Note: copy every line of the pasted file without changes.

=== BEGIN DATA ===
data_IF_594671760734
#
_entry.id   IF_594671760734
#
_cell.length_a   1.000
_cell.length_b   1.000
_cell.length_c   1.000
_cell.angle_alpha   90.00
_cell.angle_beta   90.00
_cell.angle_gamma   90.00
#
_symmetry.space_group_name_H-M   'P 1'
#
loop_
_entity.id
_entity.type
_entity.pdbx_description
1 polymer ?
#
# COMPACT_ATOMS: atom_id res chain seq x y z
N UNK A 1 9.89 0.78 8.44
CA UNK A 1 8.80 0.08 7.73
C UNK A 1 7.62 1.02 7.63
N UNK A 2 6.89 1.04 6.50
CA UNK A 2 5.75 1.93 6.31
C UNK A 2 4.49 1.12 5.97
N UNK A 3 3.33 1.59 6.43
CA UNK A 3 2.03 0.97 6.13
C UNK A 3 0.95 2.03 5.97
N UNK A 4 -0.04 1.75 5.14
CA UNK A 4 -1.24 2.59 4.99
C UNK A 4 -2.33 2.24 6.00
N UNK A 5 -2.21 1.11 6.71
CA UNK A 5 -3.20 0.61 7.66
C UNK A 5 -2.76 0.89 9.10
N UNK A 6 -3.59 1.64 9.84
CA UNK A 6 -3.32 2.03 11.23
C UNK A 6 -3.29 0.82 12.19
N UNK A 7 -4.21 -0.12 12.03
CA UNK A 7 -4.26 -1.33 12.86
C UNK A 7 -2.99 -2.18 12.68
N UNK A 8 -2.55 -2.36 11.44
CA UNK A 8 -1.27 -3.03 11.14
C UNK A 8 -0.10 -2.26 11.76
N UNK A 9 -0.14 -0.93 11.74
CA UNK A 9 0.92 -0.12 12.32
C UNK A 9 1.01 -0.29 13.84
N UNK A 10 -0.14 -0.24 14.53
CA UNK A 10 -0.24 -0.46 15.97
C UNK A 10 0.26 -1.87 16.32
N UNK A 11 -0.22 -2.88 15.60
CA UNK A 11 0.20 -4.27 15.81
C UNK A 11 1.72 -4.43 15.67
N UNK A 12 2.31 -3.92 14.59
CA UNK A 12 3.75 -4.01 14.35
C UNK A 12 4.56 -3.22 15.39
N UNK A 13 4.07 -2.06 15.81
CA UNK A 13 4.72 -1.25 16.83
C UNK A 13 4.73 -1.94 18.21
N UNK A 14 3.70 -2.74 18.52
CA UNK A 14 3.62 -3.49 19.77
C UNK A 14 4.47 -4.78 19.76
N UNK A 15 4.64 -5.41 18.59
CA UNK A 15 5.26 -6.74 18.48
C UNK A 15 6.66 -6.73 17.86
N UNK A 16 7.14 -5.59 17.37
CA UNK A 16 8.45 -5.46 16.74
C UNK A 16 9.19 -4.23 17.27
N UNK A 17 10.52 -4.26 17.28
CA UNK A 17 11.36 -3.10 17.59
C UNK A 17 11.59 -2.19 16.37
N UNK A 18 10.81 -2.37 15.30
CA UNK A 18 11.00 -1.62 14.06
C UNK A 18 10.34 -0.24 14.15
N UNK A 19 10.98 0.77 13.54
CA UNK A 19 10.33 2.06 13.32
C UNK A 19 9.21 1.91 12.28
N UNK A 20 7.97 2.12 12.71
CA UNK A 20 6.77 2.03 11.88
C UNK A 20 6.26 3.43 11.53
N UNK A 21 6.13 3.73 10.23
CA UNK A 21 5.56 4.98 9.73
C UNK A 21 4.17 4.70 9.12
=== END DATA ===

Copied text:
data_IF_594671760734
#
_entry.id   IF_594671760734
#
_cell.length_a   1.000
_cell.length_b   1.000
_cell.length_c   1.000
_cell.angle_alpha   90.00
_cell.angle_beta   90.00
_cell.angle_gamma   90.00
#
_symmetry.space_group_name_H-M   'P 1'
#
loop_
_entity.id
_entity.type
_entity.pdbx_description
1 polymer ?
#
# COMPACT_ATOMS: atom_id res chain seq x y z
N UNK A 1 9.89 0.78 8.44
CA UNK A 1 8.80 0.08 7.73
C UNK A 1 7.62 1.02 7.63
N UNK A 2 6.89 1.04 6.50
CA UNK A 2 5.75 1.93 6.31
C UNK A 2 4.49 1.12 5.97
N UNK A 3 3.33 1.59 6.43
CA UNK A 3 2.03 0.97 6.13
C UNK A 3 0.95 2.03 5.97
N UNK A 4 -0.04 1.75 5.14
CA UNK A 4 -1.24 2.59 4.99
C UNK A 4 -2.33 2.24 6.00
N UNK A 5 -2.21 1.11 6.71
CA UNK A 5 -3.20 0.61 7.66
C UNK A 5 -2.76 0.89 9.10
N UNK A 6 -3.59 1.64 9.84
CA UNK A 6 -3.32 2.03 11.23
C UNK A 6 -3.29 0.82 12.19
N UNK A 7 -4.21 -0.12 12.03
CA UNK A 7 -4.26 -1.33 12.86
C UNK A 7 -2.99 -2.18 12.68
N UNK A 8 -2.55 -2.36 11.44
CA UNK A 8 -1.27 -3.03 11.14
C UNK A 8 -0.10 -2.26 11.76
N UNK A 9 -0.14 -0.93 11.74
CA UNK A 9 0.92 -0.12 12.32
C UNK A 9 1.01 -0.29 13.84
N UNK A 10 -0.14 -0.24 14.53
CA UNK A 10 -0.24 -0.46 15.97
C UNK A 10 0.26 -1.87 16.32
N UNK A 11 -0.22 -2.88 15.60
CA UNK A 11 0.20 -4.27 15.81
C UNK A 11 1.72 -4.43 15.67
N UNK A 12 2.31 -3.92 14.59
CA UNK A 12 3.75 -4.01 14.35
C UNK A 12 4.56 -3.22 15.39
N UNK A 13 4.07 -2.06 15.81
CA UNK A 13 4.72 -1.25 16.83
C UNK A 13 4.73 -1.94 18.21
N UNK A 14 3.70 -2.74 18.52
CA UNK A 14 3.62 -3.49 19.77
C UNK A 14 4.47 -4.78 19.76
N UNK A 15 4.64 -5.41 18.59
CA UNK A 15 5.26 -6.74 18.48
C UNK A 15 6.66 -6.73 17.86
N UNK A 16 7.14 -5.59 17.37
CA UNK A 16 8.45 -5.46 16.74
C UNK A 16 9.19 -4.23 17.27
N UNK A 17 10.52 -4.26 17.28
CA UNK A 17 11.36 -3.10 17.59
C UNK A 17 11.59 -2.19 16.37
N UNK A 18 10.81 -2.37 15.30
CA UNK A 18 11.00 -1.62 14.06
C UNK A 18 10.34 -0.24 14.15
N UNK A 19 10.98 0.77 13.54
CA UNK A 19 10.33 2.06 13.32
C UNK A 19 9.21 1.91 12.28
N UNK A 20 7.97 2.12 12.71
CA UNK A 20 6.77 2.03 11.88
C UNK A 20 6.26 3.43 11.53
N UNK A 21 6.13 3.73 10.23
CA UNK A 21 5.56 4.98 9.73
C UNK A 21 4.17 4.70 9.12